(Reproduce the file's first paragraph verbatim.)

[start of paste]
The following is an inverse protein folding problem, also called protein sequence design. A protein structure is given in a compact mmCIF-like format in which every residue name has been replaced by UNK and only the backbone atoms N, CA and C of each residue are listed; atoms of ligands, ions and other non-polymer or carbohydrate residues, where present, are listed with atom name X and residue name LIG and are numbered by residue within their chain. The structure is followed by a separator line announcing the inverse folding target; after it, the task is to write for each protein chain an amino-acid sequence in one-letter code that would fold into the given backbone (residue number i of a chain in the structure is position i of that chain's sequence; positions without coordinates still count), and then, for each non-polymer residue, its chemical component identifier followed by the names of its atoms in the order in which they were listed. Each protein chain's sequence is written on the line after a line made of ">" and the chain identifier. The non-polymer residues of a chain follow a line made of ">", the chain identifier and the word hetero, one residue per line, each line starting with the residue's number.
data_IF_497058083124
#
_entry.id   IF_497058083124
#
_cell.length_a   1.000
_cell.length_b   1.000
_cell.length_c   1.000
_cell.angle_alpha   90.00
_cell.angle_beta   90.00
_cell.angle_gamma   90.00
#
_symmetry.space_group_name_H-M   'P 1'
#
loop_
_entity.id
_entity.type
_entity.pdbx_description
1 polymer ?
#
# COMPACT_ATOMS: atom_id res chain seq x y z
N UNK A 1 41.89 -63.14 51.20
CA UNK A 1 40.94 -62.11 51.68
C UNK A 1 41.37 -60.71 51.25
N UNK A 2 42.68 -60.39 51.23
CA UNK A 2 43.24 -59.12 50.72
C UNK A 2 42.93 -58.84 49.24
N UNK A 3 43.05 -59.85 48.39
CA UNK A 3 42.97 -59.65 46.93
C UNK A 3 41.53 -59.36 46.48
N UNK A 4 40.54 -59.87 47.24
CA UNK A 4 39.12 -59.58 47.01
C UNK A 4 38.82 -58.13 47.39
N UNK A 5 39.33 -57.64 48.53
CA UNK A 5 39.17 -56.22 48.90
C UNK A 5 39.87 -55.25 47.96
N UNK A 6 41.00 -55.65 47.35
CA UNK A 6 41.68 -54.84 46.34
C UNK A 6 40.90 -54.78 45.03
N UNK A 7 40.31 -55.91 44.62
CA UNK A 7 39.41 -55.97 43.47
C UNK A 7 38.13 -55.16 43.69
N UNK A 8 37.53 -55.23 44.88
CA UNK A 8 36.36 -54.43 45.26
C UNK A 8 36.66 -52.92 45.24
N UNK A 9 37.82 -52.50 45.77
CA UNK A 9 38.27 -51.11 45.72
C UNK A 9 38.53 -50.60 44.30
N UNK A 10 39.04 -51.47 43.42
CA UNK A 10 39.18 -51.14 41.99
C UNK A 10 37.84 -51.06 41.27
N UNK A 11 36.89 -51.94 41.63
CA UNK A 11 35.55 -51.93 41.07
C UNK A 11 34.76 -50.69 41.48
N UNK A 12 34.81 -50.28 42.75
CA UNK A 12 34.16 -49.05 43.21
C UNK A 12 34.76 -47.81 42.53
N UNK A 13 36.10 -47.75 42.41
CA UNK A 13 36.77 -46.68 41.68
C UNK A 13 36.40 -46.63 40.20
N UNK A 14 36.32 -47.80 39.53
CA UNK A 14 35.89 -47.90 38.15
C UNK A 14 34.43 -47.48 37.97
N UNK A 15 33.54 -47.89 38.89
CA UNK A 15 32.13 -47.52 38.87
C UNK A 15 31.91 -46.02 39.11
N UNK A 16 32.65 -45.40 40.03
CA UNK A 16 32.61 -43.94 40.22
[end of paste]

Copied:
The following is an inverse protein folding problem, also called protein sequence design. A protein structure is given in a compact mmCIF-like format in which every residue name has been replaced by UNK and only the backbone atoms N, CA and C of each residue are listed; atoms of ligands, ions and other non-polymer or carbohydrate residues, where present, are listed with atom name X and residue name LIG and are numbered by residue within their chain. The structure is followed by a separator line announcing the inverse folding target; after it, the task is to write for each protein chain an amino-acid sequence in one-letter code that would fold into the given backbone (residue number i of a chain in the structure is position i of that chain's sequence; positions without coordinates still count), and then, for each non-polymer residue, its chemical component identifier followed by the names of its atoms in the order in which they were listed. Each protein chain's sequence is written on the line after a line made of ">" and the chain identifier. The non-polymer residues of a chain follow a line made of ">", the chain identifier and the word hetero, one residue per line, each line starting with the residue's number.